It was my first ‘borrower verification’, and things weren’t going exactly to plan. We were five hours into the journey with still a bit to go: darkness was falling fast and I was worried about the photos I needed for Kiva.
By way of background, ‘borrower verifications’ are a core part of the role as a Kiva fellow: acting as Kiva’s eyes and ears on the ground, it’s a mechanism for making sure everything is working as intended with the local partner organisation (in my case, a wonderful organisation called Camfed – The Campaign for Female Education). I’d been given a random sample of 10 Kiva borrowers to go meet, to confirm that the loan got to the right person, that it’s been used for the right purpose and that the Camfed and Kiva records all align. Importantly, it also allows us to see how the loan has impacted the life of the borrower and to feed this back to the lenders. Hence the need for some good photos.
It being my first trip out into ‘the field’, I’d excitedly been up since 6. Somehow, though, we didn’t get left until 2. That hadn’t seemed a big issue: Kwekwe, our target district, was only 2 hours away. However, what I’d not anticipated was that Kwekwe town was only the start of the journey.
Having picked up several additional local officials in town (representatives from The President’s Office and the Ministry of Education, the local chair of the Camfed network), we had packed into our 4×4 truck and headed into the countryside to visit Saziso, our selected borrower. As the hours went by, the roads had become increasingly narrow; windows were shut to avoid us being whipped by the trees and high grasses, the potholed tarmac had given way to unpaved roads, and these in turn for the final stretch seemed to have turned into nothing more than a rocky river bed. It being rainy season, several sections were flooded. I wondered what the journey back, in pitch darkness, would be like. But the fact that Zivanai, our calm and collected driver, was still cheery, kept me relaxed.
The lengthy trip was giving lots of opportunity for probing questions as well: was I not married?, did I not have any children? I should have been a priest, was the consensus conclusion (eh, hang on…). Eventually, just beyond the locality of Wozoli, we found Saziso, patiently waiting to show us her new business. And within a few minutes, I knew the long journey had definitely been worthwhile; it was so rewarding to get to meet such an bright and determined young woman, in person.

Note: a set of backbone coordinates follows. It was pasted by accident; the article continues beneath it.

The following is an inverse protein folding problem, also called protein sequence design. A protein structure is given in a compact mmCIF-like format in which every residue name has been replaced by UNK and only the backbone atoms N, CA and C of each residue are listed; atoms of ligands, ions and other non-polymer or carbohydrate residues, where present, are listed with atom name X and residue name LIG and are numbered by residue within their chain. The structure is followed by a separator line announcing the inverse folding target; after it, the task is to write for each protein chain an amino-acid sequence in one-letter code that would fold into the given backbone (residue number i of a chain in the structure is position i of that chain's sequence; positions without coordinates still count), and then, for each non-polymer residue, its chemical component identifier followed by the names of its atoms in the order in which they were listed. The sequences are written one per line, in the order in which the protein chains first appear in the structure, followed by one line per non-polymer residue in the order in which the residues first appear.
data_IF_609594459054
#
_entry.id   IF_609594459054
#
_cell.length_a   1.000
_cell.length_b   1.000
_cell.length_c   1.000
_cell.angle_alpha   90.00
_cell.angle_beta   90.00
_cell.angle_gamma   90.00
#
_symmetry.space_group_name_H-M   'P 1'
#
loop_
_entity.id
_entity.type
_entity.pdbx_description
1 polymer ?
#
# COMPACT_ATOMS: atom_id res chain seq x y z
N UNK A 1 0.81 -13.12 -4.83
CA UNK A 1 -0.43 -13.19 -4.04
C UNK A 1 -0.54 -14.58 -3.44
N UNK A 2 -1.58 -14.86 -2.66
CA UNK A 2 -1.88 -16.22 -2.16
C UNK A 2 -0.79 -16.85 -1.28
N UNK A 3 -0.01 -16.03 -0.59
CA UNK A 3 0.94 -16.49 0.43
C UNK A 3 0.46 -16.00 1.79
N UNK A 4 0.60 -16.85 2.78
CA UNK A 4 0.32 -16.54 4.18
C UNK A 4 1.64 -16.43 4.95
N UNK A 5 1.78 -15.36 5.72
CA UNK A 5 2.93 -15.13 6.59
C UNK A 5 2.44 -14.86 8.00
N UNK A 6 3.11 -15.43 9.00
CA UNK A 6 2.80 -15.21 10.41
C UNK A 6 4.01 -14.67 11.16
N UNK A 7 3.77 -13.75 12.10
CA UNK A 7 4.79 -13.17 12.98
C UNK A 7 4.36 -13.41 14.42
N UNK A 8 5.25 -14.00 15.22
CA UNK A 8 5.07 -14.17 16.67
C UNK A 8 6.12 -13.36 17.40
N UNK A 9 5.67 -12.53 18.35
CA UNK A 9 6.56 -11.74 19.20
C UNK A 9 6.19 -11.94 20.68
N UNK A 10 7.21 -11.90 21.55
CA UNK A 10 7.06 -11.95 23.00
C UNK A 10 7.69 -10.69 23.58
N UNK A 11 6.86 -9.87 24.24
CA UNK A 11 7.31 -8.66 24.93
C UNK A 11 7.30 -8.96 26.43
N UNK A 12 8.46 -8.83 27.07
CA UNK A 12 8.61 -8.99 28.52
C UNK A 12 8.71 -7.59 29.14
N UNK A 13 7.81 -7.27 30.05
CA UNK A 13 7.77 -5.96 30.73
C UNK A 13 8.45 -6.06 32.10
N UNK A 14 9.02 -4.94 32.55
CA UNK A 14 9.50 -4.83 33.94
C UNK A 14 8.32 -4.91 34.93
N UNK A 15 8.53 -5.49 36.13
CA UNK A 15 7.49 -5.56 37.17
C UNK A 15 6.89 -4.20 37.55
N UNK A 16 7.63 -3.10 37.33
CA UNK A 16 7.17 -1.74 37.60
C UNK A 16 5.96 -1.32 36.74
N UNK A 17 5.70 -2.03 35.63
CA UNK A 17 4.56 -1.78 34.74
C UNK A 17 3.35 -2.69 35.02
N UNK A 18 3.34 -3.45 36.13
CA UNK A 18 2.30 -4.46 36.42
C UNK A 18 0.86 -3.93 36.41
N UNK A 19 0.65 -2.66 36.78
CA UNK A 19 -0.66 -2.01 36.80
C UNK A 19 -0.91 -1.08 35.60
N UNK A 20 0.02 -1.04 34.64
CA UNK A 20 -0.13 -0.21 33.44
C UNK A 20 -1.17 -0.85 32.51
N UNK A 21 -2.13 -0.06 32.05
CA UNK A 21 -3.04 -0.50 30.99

With the $500 Kiva loan Saziso received, she set up a ‘scholar tuck shop’ at the local school, catering for both teachers (with groceries) and schoolchildren (sweets and biscuits). In the light of our truck headlights, she opened up the shop and unpacked her stock to let us see. She proudly showed us her immaculate stock records, and explained how the business was going. There are challenges: in some areas, teachers are struggling financially, having not been fully paid in recent months, plus many local customers are gold-panners and are notoriously unreliable debtors. ‘The children still buy their sweets, though’, Saziso told us, laughing.
From her profits to date, Saziso has built a new kitchen in her family compound. She’s been able to help with medical bills for her mother-in-law, who fell ill earlier in the year. And she can support her three children.
It’s early days, but I feel this experience in Zimbabwe has already taught me a few things. Firstly, I’m beginning to see how amazingly resilient are the young women who take out the loans: remote and economically deprived areas present major challenges, but women like Saziso are enthusiastically embracing the opportunity, through Camfed and Kiva, to establish small businesses and generate a sustainable income. I’m struck, also, by how the Kiva loan programme, particularly through a partner like Camfed, impacts the wider community as a whole: in Saziso’s case, she pays ‘social interest’ on the loan in the form of voluntary work in the community (she’s a ‘learner guide’, coaching on life skills at the local school). Her profits go to supporting not just her family, but also the wider community as a whole. I’m learning how cohesively Camfed works with other bodies (the Ministry of Women’s Affairs, the Ministry of Youth, local authorities), and how this collective effort is providing a broad support network within the community. And finally, I’m particularly struck by the sense of pride, self-esteem and empowerment that comes to young women like Saziso through having a role in the community and a degree of economic independence.
We made it back to Kwekwe around 11 that night, thanks to Zivanai’s impressive driving skills. The photos for the Kiva lenders were a struggle, relying just on car headlights. But I hope I’ve at least been able to convey something of the warmth and pride that we saw in Saziso’s smile. The trip was well-worth all the bone-shaking. I can’t wait to meet my next borrowers.